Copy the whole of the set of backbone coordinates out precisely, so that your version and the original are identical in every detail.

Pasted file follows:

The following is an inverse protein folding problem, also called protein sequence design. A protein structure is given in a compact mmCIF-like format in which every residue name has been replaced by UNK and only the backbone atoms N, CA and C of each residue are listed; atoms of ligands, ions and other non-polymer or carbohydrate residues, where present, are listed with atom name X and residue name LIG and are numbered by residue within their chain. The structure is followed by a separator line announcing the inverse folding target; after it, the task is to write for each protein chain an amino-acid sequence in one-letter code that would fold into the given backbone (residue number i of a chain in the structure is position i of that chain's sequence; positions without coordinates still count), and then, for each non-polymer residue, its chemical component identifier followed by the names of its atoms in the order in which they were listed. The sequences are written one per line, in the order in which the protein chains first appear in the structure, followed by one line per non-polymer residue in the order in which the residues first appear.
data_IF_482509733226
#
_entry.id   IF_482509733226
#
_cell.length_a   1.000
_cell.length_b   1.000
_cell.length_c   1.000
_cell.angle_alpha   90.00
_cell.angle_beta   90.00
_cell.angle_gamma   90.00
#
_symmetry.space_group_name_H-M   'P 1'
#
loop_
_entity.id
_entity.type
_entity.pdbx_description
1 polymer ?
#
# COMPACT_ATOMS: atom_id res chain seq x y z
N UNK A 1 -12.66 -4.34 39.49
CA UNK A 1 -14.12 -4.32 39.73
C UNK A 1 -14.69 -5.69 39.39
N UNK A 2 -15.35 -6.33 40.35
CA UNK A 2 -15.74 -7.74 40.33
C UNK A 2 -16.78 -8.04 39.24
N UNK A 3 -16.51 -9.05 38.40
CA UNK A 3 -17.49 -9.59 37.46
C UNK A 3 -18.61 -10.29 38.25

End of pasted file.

The following is an inverse protein folding problem, also called protein sequence design. A protein structure is given in a compact mmCIF-like format in which every residue name has been replaced by UNK and only the backbone atoms N, CA and C of each residue are listed; atoms of ligands, ions and other non-polymer or carbohydrate residues, where present, are listed with atom name X and residue name LIG and are numbered by residue within their chain. The structure is followed by a separator line announcing the inverse folding target; after it, the task is to write for each protein chain an amino-acid sequence in one-letter code that would fold into the given backbone (residue number i of a chain in the structure is position i of that chain's sequence; positions without coordinates still count), and then, for each non-polymer residue, its chemical component identifier followed by the names of its atoms in the order in which they were listed. The sequences are written one per line, in the order in which the protein chains first appear in the structure, followed by one line per non-polymer residue in the order in which the residues first appear.
data_IF_482509733226
#
_entry.id   IF_482509733226
#
_cell.length_a   1.000
_cell.length_b   1.000
_cell.length_c   1.000
_cell.angle_alpha   90.00
_cell.angle_beta   90.00
_cell.angle_gamma   90.00
#
_symmetry.space_group_name_H-M   'P 1'
#
loop_
_entity.id
_entity.type
_entity.pdbx_description
1 polymer ?
#
# COMPACT_ATOMS: atom_id res chain seq x y z
N UNK A 1 -12.66 -4.34 39.49
CA UNK A 1 -14.12 -4.32 39.73
C UNK A 1 -14.69 -5.69 39.39
N UNK A 2 -15.35 -6.33 40.35
CA UNK A 2 -15.74 -7.74 40.33
C UNK A 2 -16.78 -8.04 39.24
N UNK A 3 -16.51 -9.05 38.40
CA UNK A 3 -17.49 -9.59 37.46
C UNK A 3 -18.61 -10.29 38.25